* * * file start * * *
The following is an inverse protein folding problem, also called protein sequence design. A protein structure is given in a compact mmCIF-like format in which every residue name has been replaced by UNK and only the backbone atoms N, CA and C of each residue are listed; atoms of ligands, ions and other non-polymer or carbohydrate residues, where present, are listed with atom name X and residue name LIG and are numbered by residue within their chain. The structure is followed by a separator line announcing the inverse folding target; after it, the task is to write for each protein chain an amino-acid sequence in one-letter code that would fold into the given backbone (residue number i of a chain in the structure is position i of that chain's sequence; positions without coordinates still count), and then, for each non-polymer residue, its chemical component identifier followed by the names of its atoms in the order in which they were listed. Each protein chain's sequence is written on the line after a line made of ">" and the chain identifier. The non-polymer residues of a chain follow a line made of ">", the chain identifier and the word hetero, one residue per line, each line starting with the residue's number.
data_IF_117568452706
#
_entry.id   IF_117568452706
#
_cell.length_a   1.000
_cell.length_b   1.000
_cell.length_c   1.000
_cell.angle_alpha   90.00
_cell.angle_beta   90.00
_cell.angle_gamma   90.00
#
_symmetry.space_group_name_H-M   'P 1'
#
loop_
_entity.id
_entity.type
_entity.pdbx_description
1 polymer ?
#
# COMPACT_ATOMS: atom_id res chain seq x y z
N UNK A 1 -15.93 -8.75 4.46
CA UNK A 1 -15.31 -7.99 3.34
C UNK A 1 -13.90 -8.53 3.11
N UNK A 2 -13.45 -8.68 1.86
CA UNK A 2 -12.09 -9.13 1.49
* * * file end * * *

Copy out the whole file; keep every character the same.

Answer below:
The following is an inverse protein folding problem, also called protein sequence design. A protein structure is given in a compact mmCIF-like format in which every residue name has been replaced by UNK and only the backbone atoms N, CA and C of each residue are listed; atoms of ligands, ions and other non-polymer or carbohydrate residues, where present, are listed with atom name X and residue name LIG and are numbered by residue within their chain. The structure is followed by a separator line announcing the inverse folding target; after it, the task is to write for each protein chain an amino-acid sequence in one-letter code that would fold into the given backbone (residue number i of a chain in the structure is position i of that chain's sequence; positions without coordinates still count), and then, for each non-polymer residue, its chemical component identifier followed by the names of its atoms in the order in which they were listed. Each protein chain's sequence is written on the line after a line made of ">" and the chain identifier. The non-polymer residues of a chain follow a line made of ">", the chain identifier and the word hetero, one residue per line, each line starting with the residue's number.
data_IF_117568452706
#
_entry.id   IF_117568452706
#
_cell.length_a   1.000
_cell.length_b   1.000
_cell.length_c   1.000
_cell.angle_alpha   90.00
_cell.angle_beta   90.00
_cell.angle_gamma   90.00
#
_symmetry.space_group_name_H-M   'P 1'
#
loop_
_entity.id
_entity.type
_entity.pdbx_description
1 polymer ?
#
# COMPACT_ATOMS: atom_id res chain seq x y z
N UNK A 1 -15.93 -8.75 4.46
CA UNK A 1 -15.31 -7.99 3.34
C UNK A 1 -13.90 -8.53 3.11
N UNK A 2 -13.45 -8.68 1.86
CA UNK A 2 -12.09 -9.13 1.49